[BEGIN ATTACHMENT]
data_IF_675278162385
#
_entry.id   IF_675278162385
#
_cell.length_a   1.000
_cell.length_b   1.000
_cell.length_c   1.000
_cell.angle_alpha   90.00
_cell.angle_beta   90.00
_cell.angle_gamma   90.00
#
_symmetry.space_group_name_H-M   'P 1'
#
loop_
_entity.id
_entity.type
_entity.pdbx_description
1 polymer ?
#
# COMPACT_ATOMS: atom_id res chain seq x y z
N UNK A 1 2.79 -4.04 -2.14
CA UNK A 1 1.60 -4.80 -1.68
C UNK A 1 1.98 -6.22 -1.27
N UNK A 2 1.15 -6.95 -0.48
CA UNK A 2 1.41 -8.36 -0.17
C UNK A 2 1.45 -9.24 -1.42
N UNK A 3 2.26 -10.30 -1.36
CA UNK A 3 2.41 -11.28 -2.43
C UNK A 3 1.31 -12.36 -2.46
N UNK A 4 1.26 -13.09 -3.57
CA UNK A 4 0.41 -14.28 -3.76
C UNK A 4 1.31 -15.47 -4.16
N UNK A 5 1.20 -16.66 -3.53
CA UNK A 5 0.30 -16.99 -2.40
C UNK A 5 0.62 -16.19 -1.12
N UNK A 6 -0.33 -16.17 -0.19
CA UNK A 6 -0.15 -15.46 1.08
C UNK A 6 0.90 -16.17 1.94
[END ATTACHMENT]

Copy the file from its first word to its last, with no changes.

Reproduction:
data_IF_675278162385
#
_entry.id   IF_675278162385
#
_cell.length_a   1.000
_cell.length_b   1.000
_cell.length_c   1.000
_cell.angle_alpha   90.00
_cell.angle_beta   90.00
_cell.angle_gamma   90.00
#
_symmetry.space_group_name_H-M   'P 1'
#
loop_
_entity.id
_entity.type
_entity.pdbx_description
1 polymer ?
#
# COMPACT_ATOMS: atom_id res chain seq x y z
N UNK A 1 2.79 -4.04 -2.14
CA UNK A 1 1.60 -4.80 -1.68
C UNK A 1 1.98 -6.22 -1.27
N UNK A 2 1.15 -6.95 -0.48
CA UNK A 2 1.41 -8.36 -0.17
C UNK A 2 1.45 -9.24 -1.42
N UNK A 3 2.26 -10.30 -1.36
CA UNK A 3 2.41 -11.28 -2.43
C UNK A 3 1.31 -12.36 -2.46
N UNK A 4 1.26 -13.09 -3.57
CA UNK A 4 0.41 -14.28 -3.76
C UNK A 4 1.31 -15.47 -4.16
N UNK A 5 1.20 -16.66 -3.53
CA UNK A 5 0.30 -16.99 -2.40
C UNK A 5 0.62 -16.19 -1.12
N UNK A 6 -0.33 -16.17 -0.19
CA UNK A 6 -0.15 -15.46 1.08
C UNK A 6 0.90 -16.17 1.94